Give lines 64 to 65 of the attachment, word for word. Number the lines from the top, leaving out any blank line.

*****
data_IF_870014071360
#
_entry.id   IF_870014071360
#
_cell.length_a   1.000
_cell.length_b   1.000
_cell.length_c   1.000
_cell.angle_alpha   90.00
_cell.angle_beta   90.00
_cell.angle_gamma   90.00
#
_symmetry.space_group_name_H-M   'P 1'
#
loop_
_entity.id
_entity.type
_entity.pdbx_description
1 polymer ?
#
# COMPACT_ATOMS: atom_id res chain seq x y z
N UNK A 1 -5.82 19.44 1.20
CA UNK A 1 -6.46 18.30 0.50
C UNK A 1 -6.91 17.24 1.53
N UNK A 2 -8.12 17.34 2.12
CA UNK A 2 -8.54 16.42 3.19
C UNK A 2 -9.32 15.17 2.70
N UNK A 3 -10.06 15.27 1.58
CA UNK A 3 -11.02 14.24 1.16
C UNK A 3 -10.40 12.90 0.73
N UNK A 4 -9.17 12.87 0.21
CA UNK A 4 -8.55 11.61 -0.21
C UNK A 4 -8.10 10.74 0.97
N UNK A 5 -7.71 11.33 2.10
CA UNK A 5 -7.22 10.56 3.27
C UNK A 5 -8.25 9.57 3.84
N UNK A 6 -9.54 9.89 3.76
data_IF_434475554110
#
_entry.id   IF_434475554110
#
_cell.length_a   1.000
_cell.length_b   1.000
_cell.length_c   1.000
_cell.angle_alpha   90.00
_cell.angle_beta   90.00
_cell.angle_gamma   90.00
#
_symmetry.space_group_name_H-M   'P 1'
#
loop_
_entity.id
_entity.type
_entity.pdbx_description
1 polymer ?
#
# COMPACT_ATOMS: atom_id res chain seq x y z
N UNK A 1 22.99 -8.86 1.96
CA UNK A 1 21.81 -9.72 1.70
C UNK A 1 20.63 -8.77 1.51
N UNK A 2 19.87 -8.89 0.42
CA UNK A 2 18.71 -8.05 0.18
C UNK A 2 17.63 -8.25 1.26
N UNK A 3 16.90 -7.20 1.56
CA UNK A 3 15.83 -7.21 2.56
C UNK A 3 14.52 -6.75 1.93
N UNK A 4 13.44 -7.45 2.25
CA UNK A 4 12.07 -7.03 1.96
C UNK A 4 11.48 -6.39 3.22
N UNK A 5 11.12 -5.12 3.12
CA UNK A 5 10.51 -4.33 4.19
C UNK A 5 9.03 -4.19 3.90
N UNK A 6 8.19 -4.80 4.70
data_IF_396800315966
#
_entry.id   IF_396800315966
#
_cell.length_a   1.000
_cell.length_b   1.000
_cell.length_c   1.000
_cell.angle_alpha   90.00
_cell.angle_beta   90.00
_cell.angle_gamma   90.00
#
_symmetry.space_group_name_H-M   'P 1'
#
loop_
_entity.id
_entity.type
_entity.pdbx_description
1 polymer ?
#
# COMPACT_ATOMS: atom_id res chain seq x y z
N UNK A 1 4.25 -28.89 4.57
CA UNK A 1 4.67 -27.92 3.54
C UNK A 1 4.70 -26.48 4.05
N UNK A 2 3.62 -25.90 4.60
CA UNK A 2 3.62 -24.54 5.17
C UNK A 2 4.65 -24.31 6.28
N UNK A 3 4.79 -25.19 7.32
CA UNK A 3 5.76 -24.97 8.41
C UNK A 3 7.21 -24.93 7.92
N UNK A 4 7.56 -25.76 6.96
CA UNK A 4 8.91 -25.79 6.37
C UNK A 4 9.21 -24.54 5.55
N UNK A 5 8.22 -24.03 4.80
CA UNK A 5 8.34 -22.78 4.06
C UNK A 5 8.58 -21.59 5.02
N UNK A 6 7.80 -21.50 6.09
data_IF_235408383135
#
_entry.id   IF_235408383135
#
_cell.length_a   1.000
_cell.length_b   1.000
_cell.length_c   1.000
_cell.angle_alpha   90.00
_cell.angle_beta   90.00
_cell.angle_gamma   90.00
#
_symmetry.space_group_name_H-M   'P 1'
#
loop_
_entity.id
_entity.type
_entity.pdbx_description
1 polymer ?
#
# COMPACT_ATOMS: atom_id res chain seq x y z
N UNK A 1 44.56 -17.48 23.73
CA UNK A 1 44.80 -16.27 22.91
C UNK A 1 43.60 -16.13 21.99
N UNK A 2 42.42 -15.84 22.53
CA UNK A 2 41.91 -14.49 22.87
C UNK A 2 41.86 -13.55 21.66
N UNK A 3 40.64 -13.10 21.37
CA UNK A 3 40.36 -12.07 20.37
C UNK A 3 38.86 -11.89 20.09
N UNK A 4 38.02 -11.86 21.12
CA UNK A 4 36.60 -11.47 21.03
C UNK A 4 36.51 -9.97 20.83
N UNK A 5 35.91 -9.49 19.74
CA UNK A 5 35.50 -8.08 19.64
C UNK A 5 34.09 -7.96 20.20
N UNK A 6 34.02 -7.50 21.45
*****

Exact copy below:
CA UNK A 3 15.83 -7.21 2.56
C UNK A 3 14.52 -6.75 1.93